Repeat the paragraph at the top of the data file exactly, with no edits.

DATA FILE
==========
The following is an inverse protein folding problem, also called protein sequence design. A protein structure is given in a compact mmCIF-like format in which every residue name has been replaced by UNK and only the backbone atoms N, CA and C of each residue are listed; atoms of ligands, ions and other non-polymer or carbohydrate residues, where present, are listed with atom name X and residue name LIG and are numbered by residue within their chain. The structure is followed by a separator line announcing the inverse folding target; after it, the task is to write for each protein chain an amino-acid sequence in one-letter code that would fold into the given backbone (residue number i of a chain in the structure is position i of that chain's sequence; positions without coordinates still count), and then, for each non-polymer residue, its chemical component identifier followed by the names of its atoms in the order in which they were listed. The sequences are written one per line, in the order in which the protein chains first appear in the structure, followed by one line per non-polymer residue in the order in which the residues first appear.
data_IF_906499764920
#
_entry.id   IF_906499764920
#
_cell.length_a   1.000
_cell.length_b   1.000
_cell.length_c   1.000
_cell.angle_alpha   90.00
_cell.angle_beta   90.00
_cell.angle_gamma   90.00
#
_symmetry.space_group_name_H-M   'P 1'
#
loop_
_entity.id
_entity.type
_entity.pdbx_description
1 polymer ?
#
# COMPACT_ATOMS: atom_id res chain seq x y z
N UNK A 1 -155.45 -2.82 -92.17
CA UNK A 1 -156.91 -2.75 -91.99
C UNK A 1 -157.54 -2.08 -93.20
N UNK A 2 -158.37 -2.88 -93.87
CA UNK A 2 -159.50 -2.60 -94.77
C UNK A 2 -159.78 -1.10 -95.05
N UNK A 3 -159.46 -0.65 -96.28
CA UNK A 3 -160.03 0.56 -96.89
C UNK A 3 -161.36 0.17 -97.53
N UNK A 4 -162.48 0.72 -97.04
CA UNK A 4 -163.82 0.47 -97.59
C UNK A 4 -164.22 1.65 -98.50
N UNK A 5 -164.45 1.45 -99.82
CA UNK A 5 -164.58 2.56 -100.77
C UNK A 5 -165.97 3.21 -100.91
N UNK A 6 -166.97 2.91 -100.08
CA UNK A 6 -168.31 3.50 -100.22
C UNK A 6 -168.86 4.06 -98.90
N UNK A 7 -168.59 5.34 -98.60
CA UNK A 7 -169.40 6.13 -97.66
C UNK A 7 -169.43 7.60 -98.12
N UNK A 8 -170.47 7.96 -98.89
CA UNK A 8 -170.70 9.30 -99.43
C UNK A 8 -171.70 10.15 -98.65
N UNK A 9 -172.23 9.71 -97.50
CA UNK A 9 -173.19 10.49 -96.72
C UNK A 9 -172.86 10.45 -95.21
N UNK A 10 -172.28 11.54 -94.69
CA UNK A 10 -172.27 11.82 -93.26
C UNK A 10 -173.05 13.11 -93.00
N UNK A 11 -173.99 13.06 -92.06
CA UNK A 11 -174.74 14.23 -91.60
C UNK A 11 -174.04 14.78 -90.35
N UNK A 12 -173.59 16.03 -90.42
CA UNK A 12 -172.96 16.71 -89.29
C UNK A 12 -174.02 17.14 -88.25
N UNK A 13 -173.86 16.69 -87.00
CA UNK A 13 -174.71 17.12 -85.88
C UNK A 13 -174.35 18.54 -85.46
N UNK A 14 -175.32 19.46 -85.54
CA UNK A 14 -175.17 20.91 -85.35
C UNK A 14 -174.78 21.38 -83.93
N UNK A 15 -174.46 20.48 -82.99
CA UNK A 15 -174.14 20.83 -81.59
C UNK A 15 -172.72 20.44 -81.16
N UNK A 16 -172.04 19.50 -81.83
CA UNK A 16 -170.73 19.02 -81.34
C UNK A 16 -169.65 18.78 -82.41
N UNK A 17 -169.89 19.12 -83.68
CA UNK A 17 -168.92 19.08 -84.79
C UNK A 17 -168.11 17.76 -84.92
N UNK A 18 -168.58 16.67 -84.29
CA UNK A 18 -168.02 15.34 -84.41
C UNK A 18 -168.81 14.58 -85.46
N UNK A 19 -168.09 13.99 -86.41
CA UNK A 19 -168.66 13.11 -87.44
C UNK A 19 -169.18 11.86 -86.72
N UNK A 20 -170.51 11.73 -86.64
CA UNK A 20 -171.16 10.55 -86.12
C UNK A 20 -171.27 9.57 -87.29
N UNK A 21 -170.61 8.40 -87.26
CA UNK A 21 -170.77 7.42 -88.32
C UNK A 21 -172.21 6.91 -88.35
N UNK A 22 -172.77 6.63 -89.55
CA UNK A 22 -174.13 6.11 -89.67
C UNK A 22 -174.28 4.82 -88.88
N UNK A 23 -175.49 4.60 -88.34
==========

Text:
The following is an inverse protein folding problem, also called protein sequence design. A protein structure is given in a compact mmCIF-like format in which every residue name has been replaced by UNK and only the backbone atoms N, CA and C of each residue are listed; atoms of ligands, ions and other non-polymer or carbohydrate residues, where present, are listed with atom name X and residue name LIG and are numbered by residue within their chain. The structure is followed by a separator line announcing the inverse folding target; after it, the task is to write for each protein chain an amino-acid sequence in one-letter code that would fold into the given backbone (residue number i of a chain in the structure is position i of that chain's sequence; positions without coordinates still count), and then, for each non-polymer residue, its chemical component identifier followed by the names of its atoms in the order in which they were listed. The sequences are written one per line, in the order in which the protein chains first appear in the structure, followed by one line per non-polymer residue in the order in which the residues first appear.